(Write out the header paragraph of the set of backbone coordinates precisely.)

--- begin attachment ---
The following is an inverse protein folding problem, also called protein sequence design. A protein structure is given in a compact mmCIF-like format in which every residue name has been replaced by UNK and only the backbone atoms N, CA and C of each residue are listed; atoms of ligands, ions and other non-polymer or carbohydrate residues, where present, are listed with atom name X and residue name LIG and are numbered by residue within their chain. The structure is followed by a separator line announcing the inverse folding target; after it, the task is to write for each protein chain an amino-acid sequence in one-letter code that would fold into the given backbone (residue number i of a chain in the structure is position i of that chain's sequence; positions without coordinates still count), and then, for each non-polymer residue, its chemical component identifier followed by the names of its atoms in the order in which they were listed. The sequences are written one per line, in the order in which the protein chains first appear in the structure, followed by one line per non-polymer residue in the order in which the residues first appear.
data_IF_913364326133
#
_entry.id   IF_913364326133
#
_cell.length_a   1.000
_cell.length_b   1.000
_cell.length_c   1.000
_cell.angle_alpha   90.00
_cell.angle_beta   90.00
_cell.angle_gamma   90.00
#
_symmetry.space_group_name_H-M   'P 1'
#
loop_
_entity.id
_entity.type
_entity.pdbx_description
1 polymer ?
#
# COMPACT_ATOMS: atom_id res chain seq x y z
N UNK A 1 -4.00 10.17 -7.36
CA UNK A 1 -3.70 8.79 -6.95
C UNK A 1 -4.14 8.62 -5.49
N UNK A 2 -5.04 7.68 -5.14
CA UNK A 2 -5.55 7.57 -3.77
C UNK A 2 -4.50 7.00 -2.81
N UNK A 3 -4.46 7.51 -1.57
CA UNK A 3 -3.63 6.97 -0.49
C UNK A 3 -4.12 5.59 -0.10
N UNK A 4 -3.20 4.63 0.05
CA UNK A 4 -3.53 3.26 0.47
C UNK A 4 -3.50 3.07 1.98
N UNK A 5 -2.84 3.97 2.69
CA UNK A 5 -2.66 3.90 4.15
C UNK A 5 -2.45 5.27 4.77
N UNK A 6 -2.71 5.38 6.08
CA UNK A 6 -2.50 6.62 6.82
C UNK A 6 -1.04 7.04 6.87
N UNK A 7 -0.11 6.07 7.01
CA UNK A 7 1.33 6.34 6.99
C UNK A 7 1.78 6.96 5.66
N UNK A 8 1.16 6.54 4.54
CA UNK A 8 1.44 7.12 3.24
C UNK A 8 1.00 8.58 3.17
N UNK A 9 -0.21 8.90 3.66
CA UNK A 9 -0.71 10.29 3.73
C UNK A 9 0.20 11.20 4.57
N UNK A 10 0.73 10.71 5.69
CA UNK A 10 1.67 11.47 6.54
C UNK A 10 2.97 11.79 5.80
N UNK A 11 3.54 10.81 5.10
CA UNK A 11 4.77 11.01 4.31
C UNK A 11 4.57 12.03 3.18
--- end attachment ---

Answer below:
The following is an inverse protein folding problem, also called protein sequence design. A protein structure is given in a compact mmCIF-like format in which every residue name has been replaced by UNK and only the backbone atoms N, CA and C of each residue are listed; atoms of ligands, ions and other non-polymer or carbohydrate residues, where present, are listed with atom name X and residue name LIG and are numbered by residue within their chain. The structure is followed by a separator line announcing the inverse folding target; after it, the task is to write for each protein chain an amino-acid sequence in one-letter code that would fold into the given backbone (residue number i of a chain in the structure is position i of that chain's sequence; positions without coordinates still count), and then, for each non-polymer residue, its chemical component identifier followed by the names of its atoms in the order in which they were listed. The sequences are written one per line, in the order in which the protein chains first appear in the structure, followed by one line per non-polymer residue in the order in which the residues first appear.